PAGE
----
Hampshire County, West Virginia
Map of West Virginia highlighting Hampshire County
Location in the state of West Virginia
Map of the U.S. highlighting West Virginia
West Virginia's location in the U.S.
Founded 1753
Named for Hampshire, England
Seat Romney
Largest city Romney
 - Total
 - Land
 - Water

645 sq mi (1,670 km²)
642 sq mi (1,662 km²)
3 sq mi (8 km²), 0.45%
 -  Density

23,964 / 37.2 per sq mi
Time zone Eastern: UTC-5/-4

Hampshire County is a county located in the U.S. state of West Virginia. As of 2010, the population was 23,964. Its county seat is Romney[1], West Virginia's oldest town (1762). Hampshire County was created by the Virginia General Assembly on December 13, 1753, from parts of Frederick and Augusta counties (Virginia) and is the oldest county in the state of West Virginia. The county lies in both West Virginia's Eastern Panhandle and Potomac Highlands regions. Hampshire County is part of the Winchester, VA-WV Metropolitan Statistical Area (MSA).


Hampshire County, 1888

Although its creation was authorized in 1753, Hampshire County was not actually organized until 1757 because the area was not considered safe due to the outbreak of the French and Indian War (1754–1763). According to Samuel Kercheval's A History of the Valley of Virginia (1833), the county was named in honor of its several prize hogs. The story goes that Thomas Fairfax, 6th Lord Fairfax of Cameron (1693-1781), who owned the Royal Grant to the area, came upon some very large hogs in Winchester and asked where they had been raised. He was told that they were from the South Branch Potomac River Valley (now Hampshire County). He remarked that when a county was formed west of Frederick that he would name it in honor of the county Hampshire, England, famous for its very fat hogs.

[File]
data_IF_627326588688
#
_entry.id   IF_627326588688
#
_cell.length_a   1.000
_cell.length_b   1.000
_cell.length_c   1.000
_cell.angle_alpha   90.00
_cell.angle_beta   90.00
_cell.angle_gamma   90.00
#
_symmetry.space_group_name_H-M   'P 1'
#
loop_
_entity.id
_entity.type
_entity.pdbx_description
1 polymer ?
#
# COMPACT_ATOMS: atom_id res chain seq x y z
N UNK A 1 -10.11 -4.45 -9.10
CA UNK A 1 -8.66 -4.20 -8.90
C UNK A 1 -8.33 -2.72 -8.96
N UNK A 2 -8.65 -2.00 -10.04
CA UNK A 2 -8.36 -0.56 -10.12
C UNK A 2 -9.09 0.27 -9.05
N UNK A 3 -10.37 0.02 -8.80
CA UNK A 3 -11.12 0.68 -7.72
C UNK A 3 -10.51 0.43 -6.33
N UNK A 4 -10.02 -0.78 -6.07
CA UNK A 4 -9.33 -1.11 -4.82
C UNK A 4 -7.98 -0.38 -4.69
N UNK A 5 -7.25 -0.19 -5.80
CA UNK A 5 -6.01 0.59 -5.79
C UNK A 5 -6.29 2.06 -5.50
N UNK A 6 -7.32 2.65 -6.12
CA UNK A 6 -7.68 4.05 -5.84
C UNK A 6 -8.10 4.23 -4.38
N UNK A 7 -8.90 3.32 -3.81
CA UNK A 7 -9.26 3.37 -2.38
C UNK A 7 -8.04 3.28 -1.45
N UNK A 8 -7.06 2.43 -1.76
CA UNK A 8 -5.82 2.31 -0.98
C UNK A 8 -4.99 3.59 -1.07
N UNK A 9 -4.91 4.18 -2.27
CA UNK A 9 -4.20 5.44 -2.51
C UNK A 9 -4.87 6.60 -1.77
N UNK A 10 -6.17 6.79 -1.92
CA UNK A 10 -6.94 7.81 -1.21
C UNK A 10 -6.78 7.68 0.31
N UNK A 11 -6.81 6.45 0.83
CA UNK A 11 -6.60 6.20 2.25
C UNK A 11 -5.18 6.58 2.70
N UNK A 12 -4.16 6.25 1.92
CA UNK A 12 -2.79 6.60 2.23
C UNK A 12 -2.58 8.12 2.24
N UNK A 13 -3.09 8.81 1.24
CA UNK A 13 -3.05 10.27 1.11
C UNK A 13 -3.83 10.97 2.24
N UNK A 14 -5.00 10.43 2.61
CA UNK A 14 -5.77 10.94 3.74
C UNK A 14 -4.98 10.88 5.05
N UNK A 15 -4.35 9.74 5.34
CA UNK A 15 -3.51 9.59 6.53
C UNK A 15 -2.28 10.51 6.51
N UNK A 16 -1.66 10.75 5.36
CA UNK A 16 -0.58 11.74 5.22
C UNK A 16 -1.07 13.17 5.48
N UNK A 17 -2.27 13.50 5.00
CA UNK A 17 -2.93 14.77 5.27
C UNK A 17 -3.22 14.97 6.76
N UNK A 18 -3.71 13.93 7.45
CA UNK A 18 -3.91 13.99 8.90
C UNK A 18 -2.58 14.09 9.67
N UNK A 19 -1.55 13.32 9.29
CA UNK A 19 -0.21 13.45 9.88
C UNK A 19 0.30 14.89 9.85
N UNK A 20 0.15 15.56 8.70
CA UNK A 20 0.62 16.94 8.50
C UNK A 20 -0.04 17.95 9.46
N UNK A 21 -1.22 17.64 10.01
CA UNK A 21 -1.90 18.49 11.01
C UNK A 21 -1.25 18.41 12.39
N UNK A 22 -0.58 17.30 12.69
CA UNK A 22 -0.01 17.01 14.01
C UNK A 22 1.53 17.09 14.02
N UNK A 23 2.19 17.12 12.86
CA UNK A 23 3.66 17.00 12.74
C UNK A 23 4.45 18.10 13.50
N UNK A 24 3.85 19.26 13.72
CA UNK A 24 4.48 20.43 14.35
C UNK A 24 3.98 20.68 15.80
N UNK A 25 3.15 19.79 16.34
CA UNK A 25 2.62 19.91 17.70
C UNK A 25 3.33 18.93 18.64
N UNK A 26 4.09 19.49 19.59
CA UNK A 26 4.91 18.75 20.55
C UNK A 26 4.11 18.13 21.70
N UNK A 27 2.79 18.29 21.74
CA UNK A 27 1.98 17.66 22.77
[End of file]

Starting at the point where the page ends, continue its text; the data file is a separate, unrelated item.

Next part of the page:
Caudy's Castle

According to the U.S. Census Bureau, the county has a total area of 645 square miles (1,670.5 km2), of which 642 square miles (1,662.8 km2) is land and 3 square miles (7.8 km2) (0.45%) is water.

Major highways[]

  • US 50.svg U.S. Highway 50
  • US 220.svg U.S. Highway 220
  • WV-9.svg West Virginia Route 9
  • WV-28.svg West Virginia Route 28
  • WV-29.svg West Virginia Route 29
  • WV-127.svg West Virginia Route 127
  • WV-259.svg West Virginia Route 259

Adjacent counties[]

Communities of Hampshire County

Magisterial districts[]

  • Bloomery Magisterial District
  • Capon Bridge municipality
  • Capon Magisterial District
  • Gore Magisterial District
  • Mill Creek Magisterial District
  • Romney Magisterial District
  • Romney municipality
  • Sherman Magisterial District
  • Springfield Magisterial District

Rivers and streams[]

South Branch Potomac River near South Branch Depot

  • Potomac River
    • Cacapon River
      • Capon Springs Run
      • Dillons Run
      • Edwards Run
      • Mill Branch
      • North River
        • Grassy Lick Run
        • Tearcoat Creek
          • Bearwallow Creek
    • Little Cacapon River
      • North Fork Little Cacapon River
      • South Fork Little Cacapon River
    • North Branch Potomac River
      • Green Spring Run
    • South Branch Potomac River
      • Big Run
      • Buffalo Creek
      • Mill Creek
      • Mill Run

Natural landmarks[]


Capon Springs

  • South Branch Mountain, 3028 feet (922 m)
  • Pinnacle Ridge, 2844 feet (866.85 m)
  • Nathaniel Mountain, 2739 feet (834 m)
  • Mill Creek Mountain, 2648 feet (807 m)
  • Cacapon Mountain, 2618 feet (797 m)
  • Spring Mountain, 2436 feet (742.49 m)
  • Spring Gap Mountain, 2237 feet (681 m)
  • North River Mountain, 2149 feet (655 m)
  • Cooper Mountain, 2028 feet (618 m)
  • Baker Mountain, 2024 feet (616 m)
  • Patterson Creek Mountain, 2005 feet (611 m)
  • Sideling Hill, 1930 feet (588 m)
  • Little Cacapon Mountain, 1575 feet (480 m)
  • Ice Mountain, 1489 feet (453 m)